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Nick Jordan

*1967 lives and works in Manchester GBR
Studied at the Manchester Metropolitan University GBR, at the Nottingham Trent University GBR and at West Sussex College of Art GBR

 

Exhibitions [selection]:

2012 Zaragoza Environmental Film Festival, Saragossa ESP
         Offsite, Glynn Vivian Art Gallery, Swansea GBR

2011 The London Underground Film Session, The Horse Hospital, London GBR
         Mohegan Lake Film Festival, New York, USA

2010 Jacob Cartwright & Nick Jordan Retrospective, Cinephilia, London Short Film Festival, London GBR [S]

         A Secret Understanding, Balaklava Odyssey 2010, Crimea UKR

2009 Documenta Madrid, Academia de Cine, Madrid ESP

         Cannes Short Film Corner, Festival de Cannes FRA

2008 West Point and New Madrid, Bird Gallery, Manchester Museum, Manchester GBR [S]

         Director's Lounge, Filmtheater Scala, Berlin (C&J)

 

www.nickjordan.info

 

Nick Jordan [Videonale.10] x

Fury, 2003, 5:00 min, sound, colour [Videonale.10]

Views of a French village prelude the film and lead over to an interior space with a woman sitting at an open window. This classically composed "view from a window" alternates with close-up shots of flies who swarm about among the kitchen utensils upon the table. Their fellow species-members are already stuck dead upon the fly swatter. The camera shows right up close the struggle for survival of the last twitching flies, whose oversized representation induces repugnance as well as a certain attraction. Both responses are effects of the quiet, contemplative images. The close-ups reveal even more about the seemingly inappropriate title: Fury is simply the brand of the insect trap. Everyday life is the point of departure and also the contents of the work. The effect of the formal realization is the aestheticization of the everyday scenario as well as of the loathsome, morbid aspect. The flies´ corpses and the sleeping woman call up associations of death which may be pursued further through the presence of iconographic set pieces such as the basket of fruit as a still life and vanitas motif. Among the references to cinematic practice is the visual "dissection2 of the moving picture into a sequence of individual images: 2The stillness of cinema at 24 frames per second," comments the artist in reference to Godard´s remark: "Cinema is truth 24 times a second."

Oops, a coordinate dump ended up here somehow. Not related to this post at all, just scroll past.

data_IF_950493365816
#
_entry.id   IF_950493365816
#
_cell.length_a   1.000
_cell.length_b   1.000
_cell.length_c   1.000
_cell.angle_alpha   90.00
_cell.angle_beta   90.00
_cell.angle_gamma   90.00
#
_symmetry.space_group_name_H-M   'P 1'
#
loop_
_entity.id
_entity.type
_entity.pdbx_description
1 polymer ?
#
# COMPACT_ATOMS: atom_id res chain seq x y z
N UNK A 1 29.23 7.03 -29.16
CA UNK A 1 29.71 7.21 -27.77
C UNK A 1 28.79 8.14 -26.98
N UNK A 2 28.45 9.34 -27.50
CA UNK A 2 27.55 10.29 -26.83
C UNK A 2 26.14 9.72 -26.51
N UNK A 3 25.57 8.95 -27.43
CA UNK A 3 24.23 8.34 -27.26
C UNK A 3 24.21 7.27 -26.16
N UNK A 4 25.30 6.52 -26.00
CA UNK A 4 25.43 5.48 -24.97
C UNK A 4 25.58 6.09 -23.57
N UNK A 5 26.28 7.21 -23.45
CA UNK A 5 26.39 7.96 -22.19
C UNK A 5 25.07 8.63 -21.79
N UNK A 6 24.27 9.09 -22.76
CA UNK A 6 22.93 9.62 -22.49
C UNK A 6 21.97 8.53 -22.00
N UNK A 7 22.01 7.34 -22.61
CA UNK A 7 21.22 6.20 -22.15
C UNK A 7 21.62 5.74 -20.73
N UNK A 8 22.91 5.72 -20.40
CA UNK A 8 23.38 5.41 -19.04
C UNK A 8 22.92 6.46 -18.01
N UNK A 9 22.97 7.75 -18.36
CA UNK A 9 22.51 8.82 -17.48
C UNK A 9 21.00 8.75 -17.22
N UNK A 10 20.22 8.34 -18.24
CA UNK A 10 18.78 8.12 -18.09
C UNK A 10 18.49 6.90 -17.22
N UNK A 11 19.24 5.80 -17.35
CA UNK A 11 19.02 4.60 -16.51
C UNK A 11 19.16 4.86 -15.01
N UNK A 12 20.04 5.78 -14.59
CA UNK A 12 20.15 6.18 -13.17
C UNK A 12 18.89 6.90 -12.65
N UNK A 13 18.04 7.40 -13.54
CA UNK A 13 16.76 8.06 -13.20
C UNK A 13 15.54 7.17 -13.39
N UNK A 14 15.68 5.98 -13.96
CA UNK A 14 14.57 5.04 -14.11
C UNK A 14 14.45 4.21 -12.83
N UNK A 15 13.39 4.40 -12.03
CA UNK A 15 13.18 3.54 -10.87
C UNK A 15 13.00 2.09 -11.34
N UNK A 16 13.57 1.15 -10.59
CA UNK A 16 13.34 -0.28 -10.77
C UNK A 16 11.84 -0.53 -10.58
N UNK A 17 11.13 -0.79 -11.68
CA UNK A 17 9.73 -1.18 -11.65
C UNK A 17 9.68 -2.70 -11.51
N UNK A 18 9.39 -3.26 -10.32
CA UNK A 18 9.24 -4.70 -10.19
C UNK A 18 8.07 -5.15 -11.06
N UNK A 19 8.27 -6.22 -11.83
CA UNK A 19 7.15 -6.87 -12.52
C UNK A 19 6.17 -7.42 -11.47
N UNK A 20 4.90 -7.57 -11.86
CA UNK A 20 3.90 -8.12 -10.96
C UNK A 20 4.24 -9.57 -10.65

Stefanie Zobel

 

Nick Jordan [Videonale.11] x

let the user speak next, 2006, 10:00 min., sound, colour [Videonale.11]

In Let the user speak next, Nick Jordan takes the viewer with him on his exploration of a very special place: the Dominican monastery of La Tourette near Lyon. The title refers to a book by the architect Le Corbusier, who designed the modernist building according to his "Modulor" system. In Modulor 2 [La parole est aux usagers, 1955], Le Corbusier explains how to apply his doctrine of proportion, based on anthropometry and the Golden Section, with which he tried to create an architecture with both human dimensions and an objective order. In Jordan?s images, the cubic building evokes a cool, hermetic and deserted impression, with only the narrow window slits and small holes in the bare concrete walls connecting us to what´s inside. From the interior comes a magnetic white noise, which increasingly mixes with the sounds of birds gathering on a tree outside the monastery walls. The outside world is all the more colourful when seen from within the building, the bright blue sky and the glowing red blossoms of the trees forming a stark contrast with the sallow grey of the concrete whose few touches of warmth come from small windows in primary colours. Nick Jordan documents here a compelling encounter with an icon of modern architecture, which both stands out like a solitary accent from its surroundings and yet attains a harmony with nature.

Tina Rehn